Ever since the Bears decided to go "hog wild" in free agency there has been a lot of discussions on WCG about making a play for OJ Atogwe, free safety of the St. Louis Rams. Because the Rams have decided to place the lowest tender possible on Atogwe, many Bears fans, including myself, have become very interested in the prospect of the Bears making a play for the young and talented free safety. There has been a phrase that has been thrown around in discussions lately to help the Bears land Atogwe with little or no resistance from the St. Louis Rams, and that phrase is "poison pill."
According to wikipedia:
Poison pill is a term referring to any strategy, generally in business or politics, to increase the likelihood of negative results over positive ones for a party that attempts any kind of takeover. It derives from its original meaning of a literal poison pill carried by various spies throughout history, taken when discovered to eliminate the possibility of being interrogated for the enemy's gain.
This business strategy would give the Bears the upper hand in any contract negotiations with Atogwe over the Rams if used correctly. The Bears could basically use a poison pill clause or two in their offered contract that would make it impossible for the Rams to match the offer thus stealing him from right under their noses. A great example of poison pills used "properly" comes from dealings between the Minnesota Vikings and the Seattle Seahawks for players Steve Hutchinson and Nate Burleson.
In professional sports, a poison pill is a component of a contract, which one team offers a player, that makes it difficult or impossible for another team (which has the right of first refusal) to match. While it can often refer to a salary structure or clause that would affect all teams equally, it has taken on a new specific meaning of a clause that has unbalanced impact. For example, in March 2006, the Minnesota Vikings offered Steve Hutchinson, an offensive guard with the Seattle Seahawks, a seven-year, $49 million contract of which $16 million was guaranteed. This contract offer had two poison pills in it. One was the salary structure, which would require the team to pay $13 million in the first year of the contract. That salary structure would apply to both teams equally, as the Seahawks would also have to pay $13 million in the first contract year, were they to match the offer. The second was a clause that required Hutchinson to be the highest paid player on the offensive line, or else the entire contract would be guaranteed. Since the Seahawks had another offensive lineman, Walter Jones, with a higher salary and the Vikings did not, this clause would have required the Seahawks to guarantee $49 million, and it effectively eliminated the Seahawks' opportunity to match the contract offer.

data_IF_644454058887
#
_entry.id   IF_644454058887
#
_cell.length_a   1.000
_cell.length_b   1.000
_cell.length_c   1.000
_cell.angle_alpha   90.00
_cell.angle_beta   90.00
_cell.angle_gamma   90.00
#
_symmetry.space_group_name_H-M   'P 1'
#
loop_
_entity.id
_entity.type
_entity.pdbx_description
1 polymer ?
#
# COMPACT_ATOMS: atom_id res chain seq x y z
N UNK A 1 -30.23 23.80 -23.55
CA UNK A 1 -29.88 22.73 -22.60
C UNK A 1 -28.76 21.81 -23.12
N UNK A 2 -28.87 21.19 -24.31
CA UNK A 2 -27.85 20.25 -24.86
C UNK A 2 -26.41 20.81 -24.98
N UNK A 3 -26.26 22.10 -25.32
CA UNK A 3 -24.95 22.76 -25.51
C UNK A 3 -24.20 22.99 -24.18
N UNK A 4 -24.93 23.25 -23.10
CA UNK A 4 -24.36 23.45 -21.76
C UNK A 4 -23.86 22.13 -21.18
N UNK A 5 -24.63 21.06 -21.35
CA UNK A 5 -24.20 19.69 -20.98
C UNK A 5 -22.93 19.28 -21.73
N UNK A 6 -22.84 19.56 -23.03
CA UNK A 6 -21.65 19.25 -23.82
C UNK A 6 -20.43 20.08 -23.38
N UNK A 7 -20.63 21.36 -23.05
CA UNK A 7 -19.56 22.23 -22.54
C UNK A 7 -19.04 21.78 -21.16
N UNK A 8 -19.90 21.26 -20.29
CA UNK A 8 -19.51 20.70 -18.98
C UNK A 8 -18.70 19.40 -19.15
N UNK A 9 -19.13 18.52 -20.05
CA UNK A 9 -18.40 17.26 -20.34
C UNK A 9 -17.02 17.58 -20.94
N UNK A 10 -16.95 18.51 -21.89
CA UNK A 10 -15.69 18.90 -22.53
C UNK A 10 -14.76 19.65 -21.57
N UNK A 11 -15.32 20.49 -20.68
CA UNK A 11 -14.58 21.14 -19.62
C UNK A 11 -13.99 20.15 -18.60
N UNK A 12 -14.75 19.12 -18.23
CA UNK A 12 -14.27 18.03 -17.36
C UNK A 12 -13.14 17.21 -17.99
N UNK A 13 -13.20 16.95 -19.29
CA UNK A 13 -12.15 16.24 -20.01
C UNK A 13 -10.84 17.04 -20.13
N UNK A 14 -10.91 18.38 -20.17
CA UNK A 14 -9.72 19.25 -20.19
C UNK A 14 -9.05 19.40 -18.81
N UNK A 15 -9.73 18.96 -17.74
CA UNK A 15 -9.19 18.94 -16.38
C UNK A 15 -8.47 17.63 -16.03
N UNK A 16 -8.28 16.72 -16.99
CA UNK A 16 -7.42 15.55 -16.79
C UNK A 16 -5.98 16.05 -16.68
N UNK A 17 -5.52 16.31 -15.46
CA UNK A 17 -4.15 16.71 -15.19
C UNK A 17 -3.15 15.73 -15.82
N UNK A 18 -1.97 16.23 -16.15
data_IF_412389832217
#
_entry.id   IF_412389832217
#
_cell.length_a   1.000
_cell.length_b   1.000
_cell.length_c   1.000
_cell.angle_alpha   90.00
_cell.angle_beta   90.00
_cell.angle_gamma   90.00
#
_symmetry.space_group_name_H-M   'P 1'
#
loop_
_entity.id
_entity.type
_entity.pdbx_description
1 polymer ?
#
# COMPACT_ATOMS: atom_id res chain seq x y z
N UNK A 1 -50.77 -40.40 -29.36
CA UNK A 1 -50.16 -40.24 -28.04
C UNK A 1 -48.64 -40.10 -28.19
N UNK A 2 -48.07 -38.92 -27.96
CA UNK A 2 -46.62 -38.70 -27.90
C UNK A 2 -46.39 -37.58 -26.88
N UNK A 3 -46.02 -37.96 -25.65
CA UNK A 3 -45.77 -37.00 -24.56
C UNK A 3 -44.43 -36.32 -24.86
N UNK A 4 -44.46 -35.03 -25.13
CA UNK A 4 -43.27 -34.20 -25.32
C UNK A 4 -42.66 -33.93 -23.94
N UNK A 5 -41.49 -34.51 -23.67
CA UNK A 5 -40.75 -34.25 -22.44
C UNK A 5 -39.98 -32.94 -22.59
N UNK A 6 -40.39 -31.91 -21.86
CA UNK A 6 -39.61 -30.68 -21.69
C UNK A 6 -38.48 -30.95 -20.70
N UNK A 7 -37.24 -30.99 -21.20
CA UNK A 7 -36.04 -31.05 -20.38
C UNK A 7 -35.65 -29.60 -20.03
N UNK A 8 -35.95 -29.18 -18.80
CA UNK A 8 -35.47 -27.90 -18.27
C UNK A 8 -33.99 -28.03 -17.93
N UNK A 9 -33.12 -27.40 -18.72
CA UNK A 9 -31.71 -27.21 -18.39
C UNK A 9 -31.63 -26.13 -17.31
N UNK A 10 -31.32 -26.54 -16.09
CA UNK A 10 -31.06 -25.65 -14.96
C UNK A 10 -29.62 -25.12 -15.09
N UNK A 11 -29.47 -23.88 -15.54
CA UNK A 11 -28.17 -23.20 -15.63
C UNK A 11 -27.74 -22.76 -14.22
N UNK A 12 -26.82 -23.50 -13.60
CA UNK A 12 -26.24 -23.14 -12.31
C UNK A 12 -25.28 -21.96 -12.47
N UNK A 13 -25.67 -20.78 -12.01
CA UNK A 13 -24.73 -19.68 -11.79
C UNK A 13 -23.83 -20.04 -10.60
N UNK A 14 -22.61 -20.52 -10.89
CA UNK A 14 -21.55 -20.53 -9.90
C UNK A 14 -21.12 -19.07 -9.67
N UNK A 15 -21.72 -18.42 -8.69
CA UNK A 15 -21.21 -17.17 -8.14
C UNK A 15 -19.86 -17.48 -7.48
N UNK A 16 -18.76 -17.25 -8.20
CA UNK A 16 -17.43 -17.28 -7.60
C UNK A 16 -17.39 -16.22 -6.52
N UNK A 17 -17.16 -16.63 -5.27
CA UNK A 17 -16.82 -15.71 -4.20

In the wake of this contract offer, similar clauses have appeared in other contract offers, including a contract offered to Vikings wide receiver Nate Burleson by the Seahawks, which, with irony fully intended, was structured as a seven year, $49 million deal. The contract given to Burleson had two vengeful poison pill clauses in response to the contract offered to Hutchinson. Firstly, it stipulated that if Burleson were to play five or more games in the state of Minnesota during any single season over the life of the contract, the entire $49 million would become guaranteed. Secondly, if Burleson were to earn more per year on average than all of his team's running backs combined, the $49 million would be guaranteed. Since the Vikings play half of their games at home in Minnesota, and their running backs combined earned less per year than the $7 million in Burleson's contract, Minnesota was unable to match it.
As this example has shown, if used properly a poison pill can be a team's best friend in having the upper-hand in acquiring a highly regarded player but would the Bears use such a strategy? We do have one of the best contract negotiators in the league in Cliff Stein and I wouldn't put the possibility past them but does this strategy take on a set of morals beyond what Lovie and Angelo would regard as fair business? We know that Lovie has his ties with the St. Louis Rams organization and holds them in high regard so would he agree to such a move that would almost be taking a player away from them?
In my opinion, the Rams set themselves up for any sort of deviation from the norm with the lowest possible tender that they placed on Atogwe. I am for the Bears implimenting some sort of poison pill clause against the Rams if we have to in the hopes of landing Atogwe because I know how desperately this team needs stability in our secondary from the gaping hole that Mike Brown has left that has never been filled. I can see how this could be viewed as an unfair advantage swaying the way of the interested party but I cannot feel too much pity for a team that puts the lowest tender possible on one of their players. According to the Rams, they are doing this with the intent to sign Atogwe to a long term contract but he only has until June 1 to find an offer sheet elsewhere and if he doesn't, the Rams have to cut him or pay him nearly $7 million at that point. Whatever comes from their decision to put the lowest tender on Atogwe, they made their bed and now they have to lay in it.
So what terms do we throw at the Rams in regards to our posion pills if we choose to implement them? I am curious as to the ideas for the clauses that you all might have towards the Rams. Or maybe we don't throw any poison pills at them and instead offer picks for him in a trade format. Either way there will be other teams in the hunt for Atogwe that obviously haven't spent nearly the amount of money that we have already during this offseason so the Bears need to get ballsy and quick on this. Please share and let us take heed in hearty discussion.